Neurological Exam - You will answer questions and perform tests that check brain, spinal cord, and nerve function. Your doctor will see if you are walking normally, and how well your muscles, senses, and reflexes work. This may be referred to as a neurological or “neuro” exam.

Visual Field Exam - This exam will check your field of vision—the total area in which you can see objects. It measures central vision (how much you can see when looking straight ahead) and peripheral vision (how much you can see in all other directions while staring straight ahead). Any loss of vision may be a sign of a tumor that has damaged or pressed on the parts of the brain that affect eyesight.

Gene Testing - If you have a family history of brain tumors, your doctor may recommend that you be tested for an inherited syndrome.

Your doctor may also recommend that you have one or more imaging tests of your brain.

Imaging Tests for Brain Cancer

If you are experiencing symptoms that suggest you might have a brain or spinal cord tumor, your doctor may recommend that you have imaging tests such as:

CT scan - This is an X-ray test that produces detailed cross-sectional images of your brain and spinal cord. During the procedure the CT scanner takes many pictures as it rotates around you while you lie on a table to create detailed images of the soft tissues in the body.

MRI or NMRI (Nuclear Magnetic Resonance Imaging) - During this procedure a substance called gadolinium is injected into a vein. The gadolinium collects around the cancer cells so they show up brighter in the picture.

Magnetic Resonance Spectroscopy - This procedure may also be done during the MRI. MRS is used to diagnose tumors based on their chemical make-up.

SPECT Scan - This procedure uses a special camera linked to a computer to make a 3-D picture of the brain. A small amount of a radioactive substance is injected into a vein or inhaled through the nose. As the substance travels through the blood, the camera rotates around the head and takes pictures of the brain. There will be increased blood flow and more chemical reactions (metabolism) in areas where cancer cells are growing. These areas will show up brighter in the picture. This procedure may be done just before or after a CT scan.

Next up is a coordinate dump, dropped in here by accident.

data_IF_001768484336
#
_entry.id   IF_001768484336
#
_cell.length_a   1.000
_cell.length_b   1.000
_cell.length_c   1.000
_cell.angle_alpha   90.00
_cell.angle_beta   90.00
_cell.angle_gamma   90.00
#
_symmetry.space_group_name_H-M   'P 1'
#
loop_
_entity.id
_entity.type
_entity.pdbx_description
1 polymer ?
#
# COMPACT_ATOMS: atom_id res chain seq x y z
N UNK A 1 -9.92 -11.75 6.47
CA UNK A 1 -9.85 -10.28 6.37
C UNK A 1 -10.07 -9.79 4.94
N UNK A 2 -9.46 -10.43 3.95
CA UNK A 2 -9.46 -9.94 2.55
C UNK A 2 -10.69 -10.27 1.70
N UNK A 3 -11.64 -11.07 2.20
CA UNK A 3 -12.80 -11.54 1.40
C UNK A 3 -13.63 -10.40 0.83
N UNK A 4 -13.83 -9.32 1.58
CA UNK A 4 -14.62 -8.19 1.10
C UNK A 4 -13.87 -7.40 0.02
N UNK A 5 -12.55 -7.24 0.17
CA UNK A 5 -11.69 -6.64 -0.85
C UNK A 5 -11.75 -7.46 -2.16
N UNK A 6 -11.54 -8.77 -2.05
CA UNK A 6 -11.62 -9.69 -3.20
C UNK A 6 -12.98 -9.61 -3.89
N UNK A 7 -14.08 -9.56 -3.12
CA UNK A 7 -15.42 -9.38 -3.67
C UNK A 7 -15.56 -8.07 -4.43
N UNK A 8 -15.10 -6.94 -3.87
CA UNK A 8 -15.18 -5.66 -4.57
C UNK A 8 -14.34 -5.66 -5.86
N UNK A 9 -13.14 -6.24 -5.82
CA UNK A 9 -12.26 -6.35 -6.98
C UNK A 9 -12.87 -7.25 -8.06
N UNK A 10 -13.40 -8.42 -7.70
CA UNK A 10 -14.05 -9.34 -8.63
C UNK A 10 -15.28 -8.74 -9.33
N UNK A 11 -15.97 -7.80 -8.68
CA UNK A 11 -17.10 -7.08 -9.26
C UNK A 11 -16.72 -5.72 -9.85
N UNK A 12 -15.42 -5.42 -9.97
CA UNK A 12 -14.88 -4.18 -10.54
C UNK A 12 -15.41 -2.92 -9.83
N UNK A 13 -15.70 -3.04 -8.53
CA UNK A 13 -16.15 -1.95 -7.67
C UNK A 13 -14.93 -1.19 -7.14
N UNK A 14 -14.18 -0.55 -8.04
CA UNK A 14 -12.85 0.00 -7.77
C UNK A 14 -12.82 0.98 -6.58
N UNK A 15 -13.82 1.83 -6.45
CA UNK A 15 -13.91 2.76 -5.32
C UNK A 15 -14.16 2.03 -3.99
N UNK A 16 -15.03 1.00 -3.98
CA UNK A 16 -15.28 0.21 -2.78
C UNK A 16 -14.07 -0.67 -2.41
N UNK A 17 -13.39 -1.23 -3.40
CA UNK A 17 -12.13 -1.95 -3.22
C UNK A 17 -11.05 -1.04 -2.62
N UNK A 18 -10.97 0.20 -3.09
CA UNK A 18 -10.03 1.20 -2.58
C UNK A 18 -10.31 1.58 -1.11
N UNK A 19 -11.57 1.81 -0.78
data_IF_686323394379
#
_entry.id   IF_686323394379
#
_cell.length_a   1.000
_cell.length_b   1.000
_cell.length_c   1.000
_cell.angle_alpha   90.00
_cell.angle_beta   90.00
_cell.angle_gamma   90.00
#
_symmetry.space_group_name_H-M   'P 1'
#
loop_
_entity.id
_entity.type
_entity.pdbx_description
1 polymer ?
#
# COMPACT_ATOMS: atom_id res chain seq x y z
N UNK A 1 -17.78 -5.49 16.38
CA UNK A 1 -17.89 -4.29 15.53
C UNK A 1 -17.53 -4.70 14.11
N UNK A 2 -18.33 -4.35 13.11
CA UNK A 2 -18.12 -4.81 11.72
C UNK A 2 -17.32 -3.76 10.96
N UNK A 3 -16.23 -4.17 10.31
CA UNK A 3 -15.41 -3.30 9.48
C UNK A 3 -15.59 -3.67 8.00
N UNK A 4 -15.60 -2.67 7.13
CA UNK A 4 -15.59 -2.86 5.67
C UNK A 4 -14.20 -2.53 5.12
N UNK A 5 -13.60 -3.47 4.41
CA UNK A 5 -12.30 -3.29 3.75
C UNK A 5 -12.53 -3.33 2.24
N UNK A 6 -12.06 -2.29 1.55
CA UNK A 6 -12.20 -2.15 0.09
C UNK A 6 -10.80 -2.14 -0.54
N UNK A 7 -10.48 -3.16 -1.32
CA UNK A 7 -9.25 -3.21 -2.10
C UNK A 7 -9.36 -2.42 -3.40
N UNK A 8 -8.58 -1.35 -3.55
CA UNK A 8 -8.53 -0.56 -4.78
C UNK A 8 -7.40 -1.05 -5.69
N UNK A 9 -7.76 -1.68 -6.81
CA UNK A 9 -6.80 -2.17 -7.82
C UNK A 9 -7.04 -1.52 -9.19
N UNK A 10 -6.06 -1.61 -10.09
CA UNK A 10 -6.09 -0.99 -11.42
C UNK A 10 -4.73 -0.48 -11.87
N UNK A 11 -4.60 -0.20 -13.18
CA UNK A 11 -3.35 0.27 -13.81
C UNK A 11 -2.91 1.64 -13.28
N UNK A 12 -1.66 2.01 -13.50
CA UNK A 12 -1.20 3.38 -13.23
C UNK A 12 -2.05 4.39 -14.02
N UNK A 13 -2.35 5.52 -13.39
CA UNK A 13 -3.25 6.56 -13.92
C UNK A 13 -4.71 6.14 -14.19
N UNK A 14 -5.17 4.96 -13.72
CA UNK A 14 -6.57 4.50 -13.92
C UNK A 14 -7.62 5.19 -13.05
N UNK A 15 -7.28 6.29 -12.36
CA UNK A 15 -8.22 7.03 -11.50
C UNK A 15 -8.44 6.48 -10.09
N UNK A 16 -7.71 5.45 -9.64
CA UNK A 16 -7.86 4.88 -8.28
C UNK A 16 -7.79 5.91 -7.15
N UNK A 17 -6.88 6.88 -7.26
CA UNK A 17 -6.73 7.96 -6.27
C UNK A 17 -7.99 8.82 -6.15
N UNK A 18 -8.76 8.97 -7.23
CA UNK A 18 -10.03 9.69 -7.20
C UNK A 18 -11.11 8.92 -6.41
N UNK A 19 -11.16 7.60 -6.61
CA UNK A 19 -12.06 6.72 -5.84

PET Scan - During this procedure a small amount of radioactive glucose (sugar) is injected into a vein. The PET scanner rotates around the body and makes a picture of where glucose is being used in the brain. Malignant tumor cells show up brighter in the picture because they are more active and take up more glucose than normal cells do.

Angiogram - This procedure uses X-rays to looks at blood vessels and the flow of blood in the brain.


If you have a brain or spinal tumor, you are likely to be treated by a team of specialists. This team can include a neurosurgeon, neurologist, radiation oncologist, medical oncologist, and endocrinologist. These doctors will get together to discuss your tumor and your treatment options. The options will depend on the type of tumor you have, whether it is benign or malignant, the tumor’s size, and how far the tumor may have spread (if it is malignant).

After getting a treatment recommendation from one team, you may want to get a second opinion from another team of doctors. Getting a second opinion can be affirming if both teams agree. Or, the second team may have other suggestions, which can open up new options.

Several types of treatment are used to treat brain or spinal cord tumors. These include surgery, radiation and chemotherapy. If the tumor is causing symptoms, like headaches, swelling or seizures, you may receive radiation to reduce the size of the tumor or be given medications to help with these side effects.

Learn More About Treatment Options